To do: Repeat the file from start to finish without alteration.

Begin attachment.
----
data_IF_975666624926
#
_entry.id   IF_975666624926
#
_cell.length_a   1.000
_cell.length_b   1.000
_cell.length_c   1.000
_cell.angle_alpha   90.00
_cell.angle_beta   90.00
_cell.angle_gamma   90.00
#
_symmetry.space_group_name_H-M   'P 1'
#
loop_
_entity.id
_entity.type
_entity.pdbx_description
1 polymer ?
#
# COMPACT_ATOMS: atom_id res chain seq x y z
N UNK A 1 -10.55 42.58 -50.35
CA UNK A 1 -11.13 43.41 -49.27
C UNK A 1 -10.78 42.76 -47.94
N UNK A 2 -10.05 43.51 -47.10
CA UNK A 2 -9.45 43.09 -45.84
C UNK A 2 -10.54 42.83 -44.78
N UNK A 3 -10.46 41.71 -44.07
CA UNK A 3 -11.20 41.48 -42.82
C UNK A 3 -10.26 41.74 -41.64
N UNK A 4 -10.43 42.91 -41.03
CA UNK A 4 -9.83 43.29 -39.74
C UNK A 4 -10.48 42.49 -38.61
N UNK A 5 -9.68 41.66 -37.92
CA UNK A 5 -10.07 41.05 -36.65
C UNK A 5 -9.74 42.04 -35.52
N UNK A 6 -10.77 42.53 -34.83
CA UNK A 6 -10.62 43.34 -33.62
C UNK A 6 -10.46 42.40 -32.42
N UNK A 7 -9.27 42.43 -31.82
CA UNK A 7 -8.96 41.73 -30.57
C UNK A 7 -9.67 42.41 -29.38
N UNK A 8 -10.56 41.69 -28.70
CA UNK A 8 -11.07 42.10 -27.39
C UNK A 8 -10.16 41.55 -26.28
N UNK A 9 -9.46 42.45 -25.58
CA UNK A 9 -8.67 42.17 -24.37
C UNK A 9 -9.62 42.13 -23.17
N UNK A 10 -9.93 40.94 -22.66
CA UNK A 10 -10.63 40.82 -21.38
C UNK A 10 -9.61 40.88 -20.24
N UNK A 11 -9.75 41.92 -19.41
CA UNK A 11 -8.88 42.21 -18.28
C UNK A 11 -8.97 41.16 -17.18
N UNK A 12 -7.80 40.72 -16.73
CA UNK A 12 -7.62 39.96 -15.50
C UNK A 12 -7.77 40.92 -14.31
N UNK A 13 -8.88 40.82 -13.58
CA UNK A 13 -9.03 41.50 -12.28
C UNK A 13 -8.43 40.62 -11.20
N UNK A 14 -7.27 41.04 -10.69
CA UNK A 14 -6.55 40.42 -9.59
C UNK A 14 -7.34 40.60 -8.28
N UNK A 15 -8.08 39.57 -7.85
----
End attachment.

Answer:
data_IF_975666624926
#
_entry.id   IF_975666624926
#
_cell.length_a   1.000
_cell.length_b   1.000
_cell.length_c   1.000
_cell.angle_alpha   90.00
_cell.angle_beta   90.00
_cell.angle_gamma   90.00
#
_symmetry.space_group_name_H-M   'P 1'
#
loop_
_entity.id
_entity.type
_entity.pdbx_description
1 polymer ?
#
# COMPACT_ATOMS: atom_id res chain seq x y z
N UNK A 1 -10.55 42.58 -50.35
CA UNK A 1 -11.13 43.41 -49.27
C UNK A 1 -10.78 42.76 -47.94
N UNK A 2 -10.05 43.51 -47.10
CA UNK A 2 -9.45 43.09 -45.84
C UNK A 2 -10.54 42.83 -44.78
N UNK A 3 -10.46 41.71 -44.07
CA UNK A 3 -11.20 41.48 -42.82
C UNK A 3 -10.26 41.74 -41.64
N UNK A 4 -10.43 42.91 -41.03
CA UNK A 4 -9.83 43.29 -39.74
C UNK A 4 -10.48 42.49 -38.61
N UNK A 5 -9.68 41.66 -37.92
CA UNK A 5 -10.07 41.05 -36.65
C UNK A 5 -9.74 42.04 -35.52
N UNK A 6 -10.77 42.53 -34.83
CA UNK A 6 -10.62 43.34 -33.62
C UNK A 6 -10.46 42.40 -32.42
N UNK A 7 -9.27 42.43 -31.82
CA UNK A 7 -8.96 41.73 -30.57
C UNK A 7 -9.67 42.41 -29.38
N UNK A 8 -10.56 41.69 -28.70
CA UNK A 8 -11.07 42.10 -27.39
C UNK A 8 -10.16 41.55 -26.28
N UNK A 9 -9.46 42.45 -25.58
CA UNK A 9 -8.67 42.17 -24.37
C UNK A 9 -9.62 42.13 -23.17
N UNK A 10 -9.93 40.94 -22.66
CA UNK A 10 -10.63 40.82 -21.38
C UNK A 10 -9.61 40.88 -20.24
N UNK A 11 -9.75 41.92 -19.41
CA UNK A 11 -8.88 42.21 -18.28
C UNK A 11 -8.97 41.16 -17.18
N UNK A 12 -7.80 40.72 -16.73
CA UNK A 12 -7.62 39.96 -15.50
C UNK A 12 -7.77 40.92 -14.31
N UNK A 13 -8.88 40.82 -13.58
CA UNK A 13 -9.03 41.50 -12.28
C UNK A 13 -8.43 40.62 -11.20
N UNK A 14 -7.27 41.04 -10.69
CA UNK A 14 -6.55 40.42 -9.59
C UNK A 14 -7.34 40.60 -8.28
N UNK A 15 -8.08 39.57 -7.85